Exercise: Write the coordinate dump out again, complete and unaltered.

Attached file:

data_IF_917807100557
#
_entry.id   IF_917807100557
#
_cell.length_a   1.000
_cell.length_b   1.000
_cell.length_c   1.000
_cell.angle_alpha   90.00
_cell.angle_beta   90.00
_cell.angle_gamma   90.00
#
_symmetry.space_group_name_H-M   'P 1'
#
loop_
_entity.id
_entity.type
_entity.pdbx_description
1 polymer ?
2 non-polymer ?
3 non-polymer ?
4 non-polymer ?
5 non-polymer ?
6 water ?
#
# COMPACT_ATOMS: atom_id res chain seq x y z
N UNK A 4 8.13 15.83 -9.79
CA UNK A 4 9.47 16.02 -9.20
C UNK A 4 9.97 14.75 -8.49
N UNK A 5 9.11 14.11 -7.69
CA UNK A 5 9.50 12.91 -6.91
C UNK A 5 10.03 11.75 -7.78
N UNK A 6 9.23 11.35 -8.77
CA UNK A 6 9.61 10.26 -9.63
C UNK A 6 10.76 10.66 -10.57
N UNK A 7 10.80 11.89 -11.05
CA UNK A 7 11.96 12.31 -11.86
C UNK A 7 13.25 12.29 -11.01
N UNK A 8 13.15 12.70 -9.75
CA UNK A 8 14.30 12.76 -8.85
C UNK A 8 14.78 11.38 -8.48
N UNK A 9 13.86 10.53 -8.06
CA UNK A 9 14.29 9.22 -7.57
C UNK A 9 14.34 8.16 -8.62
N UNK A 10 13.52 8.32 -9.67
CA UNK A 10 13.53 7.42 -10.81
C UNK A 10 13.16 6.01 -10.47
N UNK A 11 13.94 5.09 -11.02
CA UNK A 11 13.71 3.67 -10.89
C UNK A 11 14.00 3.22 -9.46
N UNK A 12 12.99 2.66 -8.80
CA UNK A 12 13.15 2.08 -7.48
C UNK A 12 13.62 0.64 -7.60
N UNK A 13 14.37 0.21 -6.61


data_IF_917807100557
#
_entry.id   IF_917807100557
#
_cell.length_a   1.000
_cell.length_b   1.000
_cell.length_c   1.000
_cell.angle_alpha   90.00
_cell.angle_beta   90.00
_cell.angle_gamma   90.00
#
_symmetry.space_group_name_H-M   'P 1'
#
loop_
_entity.id
_entity.type
_entity.pdbx_description
1 polymer ?
2 non-polymer ?
3 non-polymer ?
4 non-polymer ?
5 non-polymer ?
6 water ?
#
# COMPACT_ATOMS: atom_id res chain seq x y z
N UNK A 4 8.13 15.83 -9.79
CA UNK A 4 9.47 16.02 -9.20
C UNK A 4 9.97 14.75 -8.49
N UNK A 5 9.11 14.11 -7.69
CA UNK A 5 9.50 12.91 -6.91
C UNK A 5 10.03 11.75 -7.78
N UNK A 6 9.23 11.35 -8.77
CA UNK A 6 9.61 10.26 -9.63
C UNK A 6 10.76 10.66 -10.57
N UNK A 7 10.80 11.89 -11.05
CA UNK A 7 11.96 12.31 -11.86
C UNK A 7 13.25 12.29 -11.01
N UNK A 8 13.15 12.70 -9.75
CA UNK A 8 14.30 12.76 -8.85
C UNK A 8 14.78 11.38 -8.48
N UNK A 9 13.86 10.53 -8.06
CA UNK A 9 14.29 9.22 -7.57
C UNK A 9 14.34 8.16 -8.62
N UNK A 10 13.52 8.32 -9.67
CA UNK A 10 13.53 7.42 -10.81
C UNK A 10 13.16 6.01 -10.47
N UNK A 11 13.94 5.09 -11.02
CA UNK A 11 13.71 3.67 -10.89
C UNK A 11 14.00 3.22 -9.46
N UNK A 12 12.99 2.66 -8.80
CA UNK A 12 13.15 2.08 -7.48
C UNK A 12 13.62 0.64 -7.60
N UNK A 13 14.37 0.21 -6.61